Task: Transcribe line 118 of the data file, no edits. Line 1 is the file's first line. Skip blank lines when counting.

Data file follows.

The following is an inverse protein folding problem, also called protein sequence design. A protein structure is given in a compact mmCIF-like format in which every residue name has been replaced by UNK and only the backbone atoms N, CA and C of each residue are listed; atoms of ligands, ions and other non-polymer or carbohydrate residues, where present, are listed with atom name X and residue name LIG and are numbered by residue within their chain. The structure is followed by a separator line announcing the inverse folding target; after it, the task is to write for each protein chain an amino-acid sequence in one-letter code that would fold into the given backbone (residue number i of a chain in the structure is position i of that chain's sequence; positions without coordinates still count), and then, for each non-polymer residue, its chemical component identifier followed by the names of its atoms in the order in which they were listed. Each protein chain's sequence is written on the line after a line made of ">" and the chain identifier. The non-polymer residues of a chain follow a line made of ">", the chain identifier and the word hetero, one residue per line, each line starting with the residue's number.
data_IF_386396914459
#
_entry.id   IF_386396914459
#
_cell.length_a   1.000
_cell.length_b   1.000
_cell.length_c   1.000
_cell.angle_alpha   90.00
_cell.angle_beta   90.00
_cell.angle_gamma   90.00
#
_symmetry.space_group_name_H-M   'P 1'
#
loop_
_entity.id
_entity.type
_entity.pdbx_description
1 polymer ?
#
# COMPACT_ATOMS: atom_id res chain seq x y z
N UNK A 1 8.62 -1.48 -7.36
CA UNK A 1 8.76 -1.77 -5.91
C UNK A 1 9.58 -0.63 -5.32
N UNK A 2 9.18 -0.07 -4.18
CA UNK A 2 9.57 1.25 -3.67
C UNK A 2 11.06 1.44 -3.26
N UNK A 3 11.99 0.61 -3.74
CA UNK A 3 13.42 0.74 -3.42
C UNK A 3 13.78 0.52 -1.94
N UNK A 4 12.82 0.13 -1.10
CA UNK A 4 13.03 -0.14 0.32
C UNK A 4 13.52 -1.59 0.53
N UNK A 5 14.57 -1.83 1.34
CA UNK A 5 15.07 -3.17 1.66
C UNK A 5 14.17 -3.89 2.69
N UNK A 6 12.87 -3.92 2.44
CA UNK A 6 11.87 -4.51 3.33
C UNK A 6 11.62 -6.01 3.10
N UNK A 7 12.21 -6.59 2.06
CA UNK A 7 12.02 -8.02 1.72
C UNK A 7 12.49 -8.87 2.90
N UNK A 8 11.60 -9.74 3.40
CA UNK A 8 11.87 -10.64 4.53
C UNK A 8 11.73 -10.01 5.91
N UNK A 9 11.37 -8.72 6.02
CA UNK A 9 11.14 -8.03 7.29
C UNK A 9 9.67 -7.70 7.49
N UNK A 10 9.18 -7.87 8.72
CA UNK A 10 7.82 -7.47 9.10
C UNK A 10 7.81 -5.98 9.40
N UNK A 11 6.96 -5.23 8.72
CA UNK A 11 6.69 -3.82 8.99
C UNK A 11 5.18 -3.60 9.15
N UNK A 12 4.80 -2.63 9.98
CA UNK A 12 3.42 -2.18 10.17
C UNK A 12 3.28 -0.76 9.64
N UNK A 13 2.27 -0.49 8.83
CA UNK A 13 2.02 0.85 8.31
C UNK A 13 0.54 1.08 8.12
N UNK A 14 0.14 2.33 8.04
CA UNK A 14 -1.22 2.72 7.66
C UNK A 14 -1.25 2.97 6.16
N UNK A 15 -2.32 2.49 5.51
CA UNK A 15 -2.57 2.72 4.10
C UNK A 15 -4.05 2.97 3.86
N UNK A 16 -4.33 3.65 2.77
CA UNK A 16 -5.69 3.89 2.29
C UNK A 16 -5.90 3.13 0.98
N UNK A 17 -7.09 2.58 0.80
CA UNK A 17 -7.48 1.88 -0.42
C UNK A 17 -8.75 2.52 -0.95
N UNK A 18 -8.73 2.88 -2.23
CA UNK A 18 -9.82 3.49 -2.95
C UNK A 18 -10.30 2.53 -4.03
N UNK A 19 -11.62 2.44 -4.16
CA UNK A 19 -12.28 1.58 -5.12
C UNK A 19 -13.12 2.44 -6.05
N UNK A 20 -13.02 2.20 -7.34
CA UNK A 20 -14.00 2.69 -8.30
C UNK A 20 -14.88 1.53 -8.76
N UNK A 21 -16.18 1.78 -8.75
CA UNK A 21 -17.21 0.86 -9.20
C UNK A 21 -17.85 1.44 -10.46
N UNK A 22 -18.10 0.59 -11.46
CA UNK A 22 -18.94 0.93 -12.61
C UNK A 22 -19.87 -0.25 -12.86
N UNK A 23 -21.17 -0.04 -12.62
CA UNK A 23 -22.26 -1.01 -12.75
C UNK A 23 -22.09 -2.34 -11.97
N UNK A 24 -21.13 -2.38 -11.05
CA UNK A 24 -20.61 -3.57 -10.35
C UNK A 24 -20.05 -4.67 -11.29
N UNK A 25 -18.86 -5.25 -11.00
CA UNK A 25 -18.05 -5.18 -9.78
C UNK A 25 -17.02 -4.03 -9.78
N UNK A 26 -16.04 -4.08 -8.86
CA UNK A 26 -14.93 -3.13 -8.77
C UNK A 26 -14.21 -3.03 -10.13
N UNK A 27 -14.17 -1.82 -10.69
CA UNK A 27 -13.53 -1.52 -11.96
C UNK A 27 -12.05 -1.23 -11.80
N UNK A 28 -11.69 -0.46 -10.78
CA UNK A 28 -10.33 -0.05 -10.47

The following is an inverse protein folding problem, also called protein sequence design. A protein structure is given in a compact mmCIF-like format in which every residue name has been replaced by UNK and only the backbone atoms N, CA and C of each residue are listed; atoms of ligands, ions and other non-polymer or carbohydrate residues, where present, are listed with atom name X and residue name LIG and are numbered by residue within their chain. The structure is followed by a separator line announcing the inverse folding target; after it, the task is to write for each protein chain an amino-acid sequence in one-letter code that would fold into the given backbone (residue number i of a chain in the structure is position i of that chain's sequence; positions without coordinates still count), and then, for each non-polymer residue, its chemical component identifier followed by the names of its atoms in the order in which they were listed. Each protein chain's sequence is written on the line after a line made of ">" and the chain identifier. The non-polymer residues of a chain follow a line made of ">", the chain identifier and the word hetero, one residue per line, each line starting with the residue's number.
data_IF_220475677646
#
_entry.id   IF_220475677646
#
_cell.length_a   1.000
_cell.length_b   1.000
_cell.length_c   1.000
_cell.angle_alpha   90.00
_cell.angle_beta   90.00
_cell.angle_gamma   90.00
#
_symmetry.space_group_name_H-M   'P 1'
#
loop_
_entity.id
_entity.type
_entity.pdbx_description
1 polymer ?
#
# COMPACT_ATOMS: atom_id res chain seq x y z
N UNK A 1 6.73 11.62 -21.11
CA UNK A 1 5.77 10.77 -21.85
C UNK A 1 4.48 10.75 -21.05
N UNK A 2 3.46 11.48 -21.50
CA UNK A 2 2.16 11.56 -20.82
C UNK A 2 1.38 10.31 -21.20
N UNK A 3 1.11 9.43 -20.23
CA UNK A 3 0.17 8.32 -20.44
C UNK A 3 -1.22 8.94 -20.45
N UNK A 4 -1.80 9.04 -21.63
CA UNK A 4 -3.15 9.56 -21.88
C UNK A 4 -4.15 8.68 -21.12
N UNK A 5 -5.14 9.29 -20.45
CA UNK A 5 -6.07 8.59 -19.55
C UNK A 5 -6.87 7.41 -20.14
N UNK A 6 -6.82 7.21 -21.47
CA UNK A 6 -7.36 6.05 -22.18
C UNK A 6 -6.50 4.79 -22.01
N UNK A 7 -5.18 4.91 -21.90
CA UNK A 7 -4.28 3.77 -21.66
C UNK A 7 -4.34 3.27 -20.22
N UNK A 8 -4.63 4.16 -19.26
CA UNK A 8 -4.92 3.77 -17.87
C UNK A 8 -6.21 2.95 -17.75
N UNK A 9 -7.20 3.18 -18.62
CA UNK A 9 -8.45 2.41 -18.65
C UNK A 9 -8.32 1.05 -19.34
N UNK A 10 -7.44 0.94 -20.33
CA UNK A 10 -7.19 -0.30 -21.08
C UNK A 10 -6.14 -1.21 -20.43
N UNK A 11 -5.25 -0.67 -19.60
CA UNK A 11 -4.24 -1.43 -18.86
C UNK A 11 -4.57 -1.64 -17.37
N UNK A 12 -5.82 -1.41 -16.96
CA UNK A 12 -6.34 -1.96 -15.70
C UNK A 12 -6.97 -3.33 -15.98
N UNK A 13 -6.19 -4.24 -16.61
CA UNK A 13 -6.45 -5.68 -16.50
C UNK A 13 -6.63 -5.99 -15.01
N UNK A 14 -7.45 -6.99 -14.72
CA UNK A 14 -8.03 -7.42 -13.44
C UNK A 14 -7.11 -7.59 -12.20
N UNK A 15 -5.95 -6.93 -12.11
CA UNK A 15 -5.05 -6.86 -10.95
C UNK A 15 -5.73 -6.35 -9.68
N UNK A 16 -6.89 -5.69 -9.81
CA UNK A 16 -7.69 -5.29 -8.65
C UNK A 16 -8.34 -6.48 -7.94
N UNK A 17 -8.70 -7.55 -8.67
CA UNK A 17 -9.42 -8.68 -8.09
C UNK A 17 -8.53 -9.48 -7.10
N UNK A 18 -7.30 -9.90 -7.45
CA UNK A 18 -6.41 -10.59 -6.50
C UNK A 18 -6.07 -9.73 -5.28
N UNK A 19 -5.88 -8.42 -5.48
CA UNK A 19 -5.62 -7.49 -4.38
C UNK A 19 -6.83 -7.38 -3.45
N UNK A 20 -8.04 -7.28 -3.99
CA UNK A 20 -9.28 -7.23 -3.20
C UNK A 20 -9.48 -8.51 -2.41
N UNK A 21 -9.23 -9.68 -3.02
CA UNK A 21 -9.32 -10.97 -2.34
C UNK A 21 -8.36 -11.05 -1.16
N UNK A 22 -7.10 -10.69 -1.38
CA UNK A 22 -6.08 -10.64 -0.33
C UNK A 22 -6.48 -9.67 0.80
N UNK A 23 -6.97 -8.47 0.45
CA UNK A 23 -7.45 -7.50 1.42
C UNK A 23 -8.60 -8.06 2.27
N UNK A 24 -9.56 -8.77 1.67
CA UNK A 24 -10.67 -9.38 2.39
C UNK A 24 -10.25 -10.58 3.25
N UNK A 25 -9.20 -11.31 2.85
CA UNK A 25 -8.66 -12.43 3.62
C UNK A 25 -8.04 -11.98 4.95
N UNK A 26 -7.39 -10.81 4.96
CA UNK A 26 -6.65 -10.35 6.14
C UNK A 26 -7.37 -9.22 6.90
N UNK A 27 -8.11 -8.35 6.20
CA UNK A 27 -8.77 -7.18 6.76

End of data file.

#